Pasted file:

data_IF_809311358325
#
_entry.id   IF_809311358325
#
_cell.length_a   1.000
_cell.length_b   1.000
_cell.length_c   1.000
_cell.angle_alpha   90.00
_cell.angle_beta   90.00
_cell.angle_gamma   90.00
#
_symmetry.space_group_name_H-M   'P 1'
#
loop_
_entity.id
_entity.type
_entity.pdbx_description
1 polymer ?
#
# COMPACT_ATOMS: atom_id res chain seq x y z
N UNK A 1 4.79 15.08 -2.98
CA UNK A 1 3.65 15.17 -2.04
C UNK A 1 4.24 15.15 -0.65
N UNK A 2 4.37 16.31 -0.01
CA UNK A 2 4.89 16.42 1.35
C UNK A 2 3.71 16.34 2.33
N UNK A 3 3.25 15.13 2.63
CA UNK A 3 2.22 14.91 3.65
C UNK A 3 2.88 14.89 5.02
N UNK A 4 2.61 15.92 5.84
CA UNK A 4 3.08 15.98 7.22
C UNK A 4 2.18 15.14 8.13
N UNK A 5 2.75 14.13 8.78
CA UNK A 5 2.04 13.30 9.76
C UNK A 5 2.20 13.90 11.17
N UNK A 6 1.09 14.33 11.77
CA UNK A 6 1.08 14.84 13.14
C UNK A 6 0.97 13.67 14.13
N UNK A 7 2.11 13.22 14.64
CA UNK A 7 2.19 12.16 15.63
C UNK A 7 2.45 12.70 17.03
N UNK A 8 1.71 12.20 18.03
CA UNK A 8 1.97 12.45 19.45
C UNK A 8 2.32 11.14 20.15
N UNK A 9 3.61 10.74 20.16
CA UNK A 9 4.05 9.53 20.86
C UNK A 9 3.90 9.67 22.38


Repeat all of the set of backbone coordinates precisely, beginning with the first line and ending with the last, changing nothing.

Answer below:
data_IF_809311358325
#
_entry.id   IF_809311358325
#
_cell.length_a   1.000
_cell.length_b   1.000
_cell.length_c   1.000
_cell.angle_alpha   90.00
_cell.angle_beta   90.00
_cell.angle_gamma   90.00
#
_symmetry.space_group_name_H-M   'P 1'
#
loop_
_entity.id
_entity.type
_entity.pdbx_description
1 polymer ?
#
# COMPACT_ATOMS: atom_id res chain seq x y z
N UNK A 1 4.79 15.08 -2.98
CA UNK A 1 3.65 15.17 -2.04
C UNK A 1 4.24 15.15 -0.65
N UNK A 2 4.37 16.31 -0.01
CA UNK A 2 4.89 16.42 1.35
C UNK A 2 3.71 16.34 2.33
N UNK A 3 3.25 15.13 2.63
CA UNK A 3 2.22 14.91 3.65
C UNK A 3 2.88 14.89 5.02
N UNK A 4 2.61 15.92 5.84
CA UNK A 4 3.08 15.98 7.22
C UNK A 4 2.18 15.14 8.13
N UNK A 5 2.75 14.13 8.78
CA UNK A 5 2.04 13.30 9.76
C UNK A 5 2.20 13.90 11.17
N UNK A 6 1.09 14.33 11.77
CA UNK A 6 1.08 14.84 13.14
C UNK A 6 0.97 13.67 14.13
N UNK A 7 2.11 13.22 14.64
CA UNK A 7 2.19 12.16 15.63
C UNK A 7 2.45 12.70 17.03
N UNK A 8 1.71 12.20 18.03
CA UNK A 8 1.97 12.45 19.45
C UNK A 8 2.32 11.14 20.15
N UNK A 9 3.61 10.74 20.16
CA UNK A 9 4.05 9.53 20.86
C UNK A 9 3.90 9.67 22.38